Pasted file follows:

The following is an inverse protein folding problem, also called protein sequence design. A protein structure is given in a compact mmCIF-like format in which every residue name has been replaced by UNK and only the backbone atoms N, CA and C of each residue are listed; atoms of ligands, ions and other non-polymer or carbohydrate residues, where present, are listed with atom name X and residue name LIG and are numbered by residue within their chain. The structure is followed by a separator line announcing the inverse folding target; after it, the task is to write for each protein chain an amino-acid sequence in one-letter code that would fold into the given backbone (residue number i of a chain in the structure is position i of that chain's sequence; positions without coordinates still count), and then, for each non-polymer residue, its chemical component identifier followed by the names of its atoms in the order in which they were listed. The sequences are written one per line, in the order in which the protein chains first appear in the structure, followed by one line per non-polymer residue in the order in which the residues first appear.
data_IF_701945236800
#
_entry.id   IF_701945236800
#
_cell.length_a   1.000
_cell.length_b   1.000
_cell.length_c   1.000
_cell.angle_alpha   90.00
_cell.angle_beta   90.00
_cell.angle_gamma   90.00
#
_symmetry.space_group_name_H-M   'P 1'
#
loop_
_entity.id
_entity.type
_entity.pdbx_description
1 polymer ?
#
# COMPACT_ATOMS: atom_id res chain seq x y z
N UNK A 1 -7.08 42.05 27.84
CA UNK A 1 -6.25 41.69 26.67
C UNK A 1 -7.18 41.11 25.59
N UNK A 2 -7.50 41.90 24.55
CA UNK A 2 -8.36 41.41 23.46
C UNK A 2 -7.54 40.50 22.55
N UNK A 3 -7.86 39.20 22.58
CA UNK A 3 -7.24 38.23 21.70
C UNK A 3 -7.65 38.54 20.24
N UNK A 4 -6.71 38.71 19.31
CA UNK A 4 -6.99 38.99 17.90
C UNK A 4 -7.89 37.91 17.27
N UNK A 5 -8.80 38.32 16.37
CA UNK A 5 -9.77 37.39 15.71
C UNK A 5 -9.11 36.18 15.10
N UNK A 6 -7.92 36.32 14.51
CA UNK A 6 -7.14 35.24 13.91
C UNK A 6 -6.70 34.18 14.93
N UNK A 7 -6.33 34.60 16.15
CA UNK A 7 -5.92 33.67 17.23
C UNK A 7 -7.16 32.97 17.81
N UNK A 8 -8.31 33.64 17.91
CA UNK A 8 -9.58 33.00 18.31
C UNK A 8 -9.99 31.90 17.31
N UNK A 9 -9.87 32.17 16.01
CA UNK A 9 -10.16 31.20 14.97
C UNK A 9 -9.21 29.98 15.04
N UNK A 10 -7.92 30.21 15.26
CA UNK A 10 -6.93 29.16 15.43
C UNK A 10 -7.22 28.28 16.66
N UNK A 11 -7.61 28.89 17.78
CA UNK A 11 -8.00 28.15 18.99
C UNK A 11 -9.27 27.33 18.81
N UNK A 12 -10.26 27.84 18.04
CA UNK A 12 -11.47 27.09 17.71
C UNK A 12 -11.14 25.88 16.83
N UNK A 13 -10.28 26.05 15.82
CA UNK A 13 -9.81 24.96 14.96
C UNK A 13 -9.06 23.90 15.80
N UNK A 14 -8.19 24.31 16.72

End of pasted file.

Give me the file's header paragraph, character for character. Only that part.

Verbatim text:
The following is an inverse protein folding problem, also called protein sequence design. A protein structure is given in a compact mmCIF-like format in which every residue name has been replaced by UNK and only the backbone atoms N, CA and C of each residue are listed; atoms of ligands, ions and other non-polymer or carbohydrate residues, where present, are listed with atom name X and residue name LIG and are numbered by residue within their chain. The structure is followed by a separator line announcing the inverse folding target; after it, the task is to write for each protein chain an amino-acid sequence in one-letter code that would fold into the given backbone (residue number i of a chain in the structure is position i of that chain's sequence; positions without coordinates still count), and then, for each non-polymer residue, its chemical component identifier followed by the names of its atoms in the order in which they were listed. The sequences are written one per line, in the order in which the protein chains first appear in the structure, followed by one line per non-polymer residue in the order in which the residues first appear.